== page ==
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Oct 28
Depression, Addiction and Dentistry

Today I'd like to discuss a couple of specific wellness issues that are important to me and that we sadly see too often in dentistry.

Depression is a condition that affects many of us at some time in our lives. As we are aware, the stresses of life and the stresses of dentistry can sometimes be overwhelming.  For most, this stage in life will soon pass. However, for some, this is an all-encompassing facet of life. Depression will result in suicidal thoughts for some, and may also lead to substance abuse and substance dependence (addiction).

I have experienced with family and close friends, drug and alcohol addiction and suicide. The graduating class ahead of me lost a member through suicide. My class lost a member through suicide, and the class behind me lost a member through suicide. The statistics are shocking.

These are challenging issues. The College's sole mandate of serving and protecting the public is set out in the Health Professions Act. This primary role applies to protecting the public from a registrant who is unable to practise safely due to addiction, mental illness, or some other impairment.

The College has a thorough and confidential wellness program that helps registrants along the pathway to recovery. The heart of the program is a reflection of the College's established philosophy of rehabilitation, focusing on the registrant's return to safe practice.

The College Board recently shared in a day-long workshop with the BCDA Board and heard from a number of expert presenters addressing wellness issues.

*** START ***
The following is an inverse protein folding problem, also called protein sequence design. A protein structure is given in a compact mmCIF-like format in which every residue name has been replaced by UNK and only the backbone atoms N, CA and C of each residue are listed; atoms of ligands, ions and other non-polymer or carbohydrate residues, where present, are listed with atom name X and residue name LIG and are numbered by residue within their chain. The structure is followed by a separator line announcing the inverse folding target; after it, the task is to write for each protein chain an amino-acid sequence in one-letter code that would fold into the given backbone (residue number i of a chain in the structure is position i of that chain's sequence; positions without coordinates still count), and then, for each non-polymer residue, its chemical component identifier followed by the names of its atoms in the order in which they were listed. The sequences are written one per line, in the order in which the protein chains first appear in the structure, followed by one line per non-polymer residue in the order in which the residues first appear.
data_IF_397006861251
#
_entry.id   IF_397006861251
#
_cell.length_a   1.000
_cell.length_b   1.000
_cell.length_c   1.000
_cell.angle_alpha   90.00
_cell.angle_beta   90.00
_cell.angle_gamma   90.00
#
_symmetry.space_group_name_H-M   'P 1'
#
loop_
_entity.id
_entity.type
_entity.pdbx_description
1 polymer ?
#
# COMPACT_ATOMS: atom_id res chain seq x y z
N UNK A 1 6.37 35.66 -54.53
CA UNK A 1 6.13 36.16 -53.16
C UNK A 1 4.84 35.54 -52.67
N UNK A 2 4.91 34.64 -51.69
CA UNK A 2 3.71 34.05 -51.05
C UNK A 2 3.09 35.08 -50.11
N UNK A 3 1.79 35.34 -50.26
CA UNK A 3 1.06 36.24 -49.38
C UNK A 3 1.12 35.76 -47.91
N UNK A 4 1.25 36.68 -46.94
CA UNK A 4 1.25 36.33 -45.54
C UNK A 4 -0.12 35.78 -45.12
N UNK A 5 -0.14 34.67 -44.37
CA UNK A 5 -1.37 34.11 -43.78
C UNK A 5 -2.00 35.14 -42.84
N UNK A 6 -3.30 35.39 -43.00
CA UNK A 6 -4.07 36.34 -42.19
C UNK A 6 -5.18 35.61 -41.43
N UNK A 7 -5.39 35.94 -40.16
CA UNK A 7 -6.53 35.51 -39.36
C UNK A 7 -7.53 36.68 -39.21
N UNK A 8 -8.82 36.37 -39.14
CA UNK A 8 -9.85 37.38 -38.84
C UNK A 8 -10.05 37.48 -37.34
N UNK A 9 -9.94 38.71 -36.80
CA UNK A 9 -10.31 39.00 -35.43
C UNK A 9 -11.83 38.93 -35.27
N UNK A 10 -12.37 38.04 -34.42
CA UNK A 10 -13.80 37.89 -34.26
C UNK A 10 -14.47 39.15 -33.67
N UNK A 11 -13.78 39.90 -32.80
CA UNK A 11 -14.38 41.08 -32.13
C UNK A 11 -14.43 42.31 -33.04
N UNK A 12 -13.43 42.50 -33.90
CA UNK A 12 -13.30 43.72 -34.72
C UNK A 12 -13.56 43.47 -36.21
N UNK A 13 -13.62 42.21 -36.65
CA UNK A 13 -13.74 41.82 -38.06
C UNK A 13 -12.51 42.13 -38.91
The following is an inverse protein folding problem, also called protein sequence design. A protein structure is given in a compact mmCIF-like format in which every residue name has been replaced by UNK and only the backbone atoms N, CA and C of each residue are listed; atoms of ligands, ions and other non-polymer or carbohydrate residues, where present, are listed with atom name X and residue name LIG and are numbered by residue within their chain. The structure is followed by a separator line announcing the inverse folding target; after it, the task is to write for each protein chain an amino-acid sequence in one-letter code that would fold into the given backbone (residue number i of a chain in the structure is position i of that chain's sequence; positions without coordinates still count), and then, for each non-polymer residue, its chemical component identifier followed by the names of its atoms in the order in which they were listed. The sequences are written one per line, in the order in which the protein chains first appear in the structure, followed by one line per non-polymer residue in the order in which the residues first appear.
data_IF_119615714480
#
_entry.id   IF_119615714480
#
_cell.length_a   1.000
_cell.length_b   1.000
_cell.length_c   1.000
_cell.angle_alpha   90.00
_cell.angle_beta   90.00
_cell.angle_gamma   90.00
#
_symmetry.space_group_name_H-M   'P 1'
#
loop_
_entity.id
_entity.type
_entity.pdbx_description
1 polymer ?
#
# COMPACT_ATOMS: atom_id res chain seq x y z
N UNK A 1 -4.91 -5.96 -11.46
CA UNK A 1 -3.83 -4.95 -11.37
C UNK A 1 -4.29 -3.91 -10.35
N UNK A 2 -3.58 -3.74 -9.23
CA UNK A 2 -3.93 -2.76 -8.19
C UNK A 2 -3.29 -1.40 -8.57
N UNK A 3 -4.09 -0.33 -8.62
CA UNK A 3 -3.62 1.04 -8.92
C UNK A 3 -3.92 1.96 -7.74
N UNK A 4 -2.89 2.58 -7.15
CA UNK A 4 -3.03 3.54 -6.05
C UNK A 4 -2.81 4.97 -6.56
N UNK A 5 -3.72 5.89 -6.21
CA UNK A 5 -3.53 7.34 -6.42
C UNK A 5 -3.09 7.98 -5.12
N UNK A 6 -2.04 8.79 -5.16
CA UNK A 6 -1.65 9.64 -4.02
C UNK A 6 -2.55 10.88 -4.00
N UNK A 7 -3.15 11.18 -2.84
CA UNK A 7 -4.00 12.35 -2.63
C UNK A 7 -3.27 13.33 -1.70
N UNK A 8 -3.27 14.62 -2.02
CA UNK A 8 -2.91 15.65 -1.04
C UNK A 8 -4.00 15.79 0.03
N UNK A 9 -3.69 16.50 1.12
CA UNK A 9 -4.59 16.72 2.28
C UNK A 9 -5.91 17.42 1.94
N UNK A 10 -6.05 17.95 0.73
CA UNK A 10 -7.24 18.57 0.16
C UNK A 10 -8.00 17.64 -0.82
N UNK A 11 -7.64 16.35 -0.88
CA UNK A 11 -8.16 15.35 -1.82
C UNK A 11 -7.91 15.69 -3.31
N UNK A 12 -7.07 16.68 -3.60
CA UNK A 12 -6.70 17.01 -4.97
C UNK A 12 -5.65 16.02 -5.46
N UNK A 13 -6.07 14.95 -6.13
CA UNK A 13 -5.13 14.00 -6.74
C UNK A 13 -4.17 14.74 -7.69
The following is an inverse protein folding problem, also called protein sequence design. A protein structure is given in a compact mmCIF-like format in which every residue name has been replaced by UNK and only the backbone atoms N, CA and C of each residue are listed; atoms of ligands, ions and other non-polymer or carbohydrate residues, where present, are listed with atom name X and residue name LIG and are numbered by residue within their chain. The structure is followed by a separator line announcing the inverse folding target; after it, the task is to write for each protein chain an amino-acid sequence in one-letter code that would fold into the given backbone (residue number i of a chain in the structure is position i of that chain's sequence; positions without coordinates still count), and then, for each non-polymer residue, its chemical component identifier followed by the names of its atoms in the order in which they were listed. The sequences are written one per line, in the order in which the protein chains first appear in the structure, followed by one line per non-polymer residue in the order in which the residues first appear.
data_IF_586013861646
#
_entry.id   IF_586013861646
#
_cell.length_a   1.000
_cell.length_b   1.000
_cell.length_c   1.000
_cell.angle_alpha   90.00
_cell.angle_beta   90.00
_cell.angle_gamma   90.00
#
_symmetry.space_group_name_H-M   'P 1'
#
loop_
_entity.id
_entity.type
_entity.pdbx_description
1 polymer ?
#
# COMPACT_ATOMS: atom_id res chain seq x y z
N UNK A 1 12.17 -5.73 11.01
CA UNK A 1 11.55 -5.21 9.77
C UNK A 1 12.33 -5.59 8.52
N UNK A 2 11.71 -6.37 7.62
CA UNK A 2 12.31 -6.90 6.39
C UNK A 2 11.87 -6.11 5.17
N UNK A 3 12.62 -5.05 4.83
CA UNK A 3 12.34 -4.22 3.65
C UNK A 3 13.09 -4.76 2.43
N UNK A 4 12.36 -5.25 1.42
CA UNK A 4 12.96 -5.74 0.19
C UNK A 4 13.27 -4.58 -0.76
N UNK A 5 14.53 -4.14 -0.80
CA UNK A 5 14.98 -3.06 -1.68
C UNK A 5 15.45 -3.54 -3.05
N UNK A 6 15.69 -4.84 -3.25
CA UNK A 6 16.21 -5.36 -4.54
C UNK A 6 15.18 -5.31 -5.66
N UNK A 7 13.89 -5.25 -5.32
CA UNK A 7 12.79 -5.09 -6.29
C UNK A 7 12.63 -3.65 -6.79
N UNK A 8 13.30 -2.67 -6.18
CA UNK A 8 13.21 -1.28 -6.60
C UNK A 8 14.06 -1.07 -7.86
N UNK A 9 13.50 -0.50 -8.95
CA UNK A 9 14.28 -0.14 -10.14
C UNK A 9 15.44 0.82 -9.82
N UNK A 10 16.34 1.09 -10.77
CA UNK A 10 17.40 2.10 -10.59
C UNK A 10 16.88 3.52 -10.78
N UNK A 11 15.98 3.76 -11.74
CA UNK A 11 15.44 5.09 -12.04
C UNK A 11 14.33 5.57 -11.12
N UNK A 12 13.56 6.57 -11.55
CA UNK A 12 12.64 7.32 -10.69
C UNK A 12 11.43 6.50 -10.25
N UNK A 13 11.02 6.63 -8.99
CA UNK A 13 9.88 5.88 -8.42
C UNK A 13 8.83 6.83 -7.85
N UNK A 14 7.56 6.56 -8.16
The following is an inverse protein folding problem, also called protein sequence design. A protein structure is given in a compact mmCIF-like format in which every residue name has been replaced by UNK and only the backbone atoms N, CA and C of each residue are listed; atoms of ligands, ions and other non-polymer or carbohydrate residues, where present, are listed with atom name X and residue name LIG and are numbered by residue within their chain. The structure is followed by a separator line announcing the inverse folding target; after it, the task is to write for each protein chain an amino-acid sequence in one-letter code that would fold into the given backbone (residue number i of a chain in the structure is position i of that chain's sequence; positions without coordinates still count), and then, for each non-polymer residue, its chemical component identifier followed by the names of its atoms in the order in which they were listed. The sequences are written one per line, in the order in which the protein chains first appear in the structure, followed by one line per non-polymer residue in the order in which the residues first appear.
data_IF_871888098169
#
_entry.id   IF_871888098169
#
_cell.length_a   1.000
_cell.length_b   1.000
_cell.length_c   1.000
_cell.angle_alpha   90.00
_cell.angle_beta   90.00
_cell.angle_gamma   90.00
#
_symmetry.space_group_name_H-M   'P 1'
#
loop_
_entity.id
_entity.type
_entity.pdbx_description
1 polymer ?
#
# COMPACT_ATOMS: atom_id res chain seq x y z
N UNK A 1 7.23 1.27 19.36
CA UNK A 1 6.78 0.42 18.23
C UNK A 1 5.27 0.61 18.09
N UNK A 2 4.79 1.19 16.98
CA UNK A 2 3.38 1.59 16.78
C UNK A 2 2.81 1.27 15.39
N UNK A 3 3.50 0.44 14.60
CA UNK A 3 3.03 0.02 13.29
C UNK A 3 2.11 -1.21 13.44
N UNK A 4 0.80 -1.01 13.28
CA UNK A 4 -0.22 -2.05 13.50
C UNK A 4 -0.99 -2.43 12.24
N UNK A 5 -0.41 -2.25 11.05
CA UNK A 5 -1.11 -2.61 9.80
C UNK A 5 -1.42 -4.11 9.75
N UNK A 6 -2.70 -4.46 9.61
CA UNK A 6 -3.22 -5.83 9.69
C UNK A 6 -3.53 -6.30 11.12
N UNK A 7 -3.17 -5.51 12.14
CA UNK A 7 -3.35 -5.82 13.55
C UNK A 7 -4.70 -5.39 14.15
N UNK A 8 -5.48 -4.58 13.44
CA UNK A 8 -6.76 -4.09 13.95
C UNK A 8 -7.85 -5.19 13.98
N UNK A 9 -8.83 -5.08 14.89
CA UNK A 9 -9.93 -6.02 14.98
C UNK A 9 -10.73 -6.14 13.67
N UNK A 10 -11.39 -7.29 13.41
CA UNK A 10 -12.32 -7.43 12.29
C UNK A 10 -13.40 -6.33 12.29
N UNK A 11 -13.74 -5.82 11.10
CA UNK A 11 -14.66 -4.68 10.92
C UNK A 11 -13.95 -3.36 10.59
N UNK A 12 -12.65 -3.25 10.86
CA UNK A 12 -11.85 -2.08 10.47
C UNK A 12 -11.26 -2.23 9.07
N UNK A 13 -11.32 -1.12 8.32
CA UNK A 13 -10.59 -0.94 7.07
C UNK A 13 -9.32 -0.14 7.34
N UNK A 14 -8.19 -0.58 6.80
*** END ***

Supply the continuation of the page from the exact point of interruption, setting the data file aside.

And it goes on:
During the day a number of significant obstacles to successfully entering and completing the wellness program were identified.

  • Physician evaluations – registrants need to be assessed quickly, but there is only a small number of qualified physicians available who quickly get booked up.
  • Difficulties arise in maintaining the practice. While the dentist is recovering, patients are not being seen for dental and hygiene appointments. This makes it challenging to retain staff and patients for when the dentist eventually returns.
  • Costs – assessment, residential treatment, and ongoing monitoring can be costly, but are integral to high rates of success in the wellness program. We want to consider how we can lessen this barrier, particularly for those with limited financial capacity such as CDAs.
  • Barriers to reporting – there are a number of concerns that might make it difficult (despite there being a duty to report unsafe practice) for someone to report a colleague or employer.

 

I'm pleased to report that both boards are working on potential solutions to these issues. If you'd like to share your thoughts on these items, please contact me at danderson@cdsbc.org

Addiction is a disease. We hope that through early identification of the disease, accurate assessment by a qualified professional, and following a customized pathway to recovery, these individuals will safely return to the profession. This focus by our College represents a change in culture. Even though our mandate is to protect the public, we care about the health and well-being of our registrants. If dental professionals are healthy, the public will be well served and protected.

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